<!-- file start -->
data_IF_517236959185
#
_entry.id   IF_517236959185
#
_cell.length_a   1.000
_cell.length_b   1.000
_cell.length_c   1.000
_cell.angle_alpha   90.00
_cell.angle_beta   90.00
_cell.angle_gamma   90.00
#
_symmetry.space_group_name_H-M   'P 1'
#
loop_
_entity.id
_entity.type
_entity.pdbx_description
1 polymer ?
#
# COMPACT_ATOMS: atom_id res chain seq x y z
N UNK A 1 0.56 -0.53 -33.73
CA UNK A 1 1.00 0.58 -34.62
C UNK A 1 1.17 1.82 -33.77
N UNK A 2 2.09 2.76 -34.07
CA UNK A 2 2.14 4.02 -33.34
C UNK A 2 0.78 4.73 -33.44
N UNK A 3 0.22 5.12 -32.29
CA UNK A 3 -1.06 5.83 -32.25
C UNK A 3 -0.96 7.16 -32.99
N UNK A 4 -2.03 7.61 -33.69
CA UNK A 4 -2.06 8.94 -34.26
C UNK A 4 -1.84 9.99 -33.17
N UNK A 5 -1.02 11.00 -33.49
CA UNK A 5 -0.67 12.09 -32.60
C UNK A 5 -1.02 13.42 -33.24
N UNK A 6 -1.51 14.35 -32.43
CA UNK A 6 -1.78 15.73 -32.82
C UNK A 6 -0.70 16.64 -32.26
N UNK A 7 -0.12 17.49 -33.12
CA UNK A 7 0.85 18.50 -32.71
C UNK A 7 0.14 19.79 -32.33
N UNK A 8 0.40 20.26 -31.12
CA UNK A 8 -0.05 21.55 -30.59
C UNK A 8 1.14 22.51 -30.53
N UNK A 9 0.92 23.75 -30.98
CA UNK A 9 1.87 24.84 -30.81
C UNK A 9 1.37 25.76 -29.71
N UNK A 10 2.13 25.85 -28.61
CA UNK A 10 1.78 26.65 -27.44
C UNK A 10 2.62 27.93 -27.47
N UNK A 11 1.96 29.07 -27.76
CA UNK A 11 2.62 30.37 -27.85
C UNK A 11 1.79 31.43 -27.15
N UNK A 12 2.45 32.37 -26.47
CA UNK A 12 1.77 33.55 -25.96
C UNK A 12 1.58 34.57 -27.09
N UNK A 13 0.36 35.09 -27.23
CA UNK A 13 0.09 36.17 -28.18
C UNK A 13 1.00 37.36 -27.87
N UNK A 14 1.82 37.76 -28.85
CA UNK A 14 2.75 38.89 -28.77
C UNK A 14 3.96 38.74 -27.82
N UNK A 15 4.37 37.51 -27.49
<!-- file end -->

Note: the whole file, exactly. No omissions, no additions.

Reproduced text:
data_IF_517236959185
#
_entry.id   IF_517236959185
#
_cell.length_a   1.000
_cell.length_b   1.000
_cell.length_c   1.000
_cell.angle_alpha   90.00
_cell.angle_beta   90.00
_cell.angle_gamma   90.00
#
_symmetry.space_group_name_H-M   'P 1'
#
loop_
_entity.id
_entity.type
_entity.pdbx_description
1 polymer ?
#
# COMPACT_ATOMS: atom_id res chain seq x y z
N UNK A 1 0.56 -0.53 -33.73
CA UNK A 1 1.00 0.58 -34.62
C UNK A 1 1.17 1.82 -33.77
N UNK A 2 2.09 2.76 -34.07
CA UNK A 2 2.14 4.02 -33.34
C UNK A 2 0.78 4.73 -33.44
N UNK A 3 0.22 5.12 -32.29
CA UNK A 3 -1.06 5.83 -32.25
C UNK A 3 -0.96 7.16 -32.99
N UNK A 4 -2.03 7.61 -33.69
CA UNK A 4 -2.06 8.94 -34.26
C UNK A 4 -1.84 9.99 -33.17
N UNK A 5 -1.02 11.00 -33.49
CA UNK A 5 -0.67 12.09 -32.60
C UNK A 5 -1.02 13.42 -33.24
N UNK A 6 -1.51 14.35 -32.43
CA UNK A 6 -1.78 15.73 -32.82
C UNK A 6 -0.70 16.64 -32.26
N UNK A 7 -0.12 17.49 -33.12
CA UNK A 7 0.85 18.50 -32.71
C UNK A 7 0.14 19.79 -32.33
N UNK A 8 0.40 20.26 -31.12
CA UNK A 8 -0.05 21.55 -30.59
C UNK A 8 1.14 22.51 -30.53
N UNK A 9 0.92 23.75 -30.98
CA UNK A 9 1.87 24.84 -30.81
C UNK A 9 1.37 25.76 -29.71
N UNK A 10 2.13 25.85 -28.61
CA UNK A 10 1.78 26.65 -27.44
C UNK A 10 2.62 27.93 -27.47
N UNK A 11 1.96 29.07 -27.76
CA UNK A 11 2.62 30.37 -27.85
C UNK A 11 1.79 31.43 -27.15
N UNK A 12 2.45 32.37 -26.47
CA UNK A 12 1.77 33.55 -25.96
C UNK A 12 1.58 34.57 -27.09
N UNK A 13 0.36 35.09 -27.23
CA UNK A 13 0.09 36.17 -28.18
C UNK A 13 1.00 37.36 -27.87
N UNK A 14 1.82 37.76 -28.85
CA UNK A 14 2.75 38.89 -28.77
C UNK A 14 3.96 38.74 -27.82
N UNK A 15 4.37 37.51 -27.49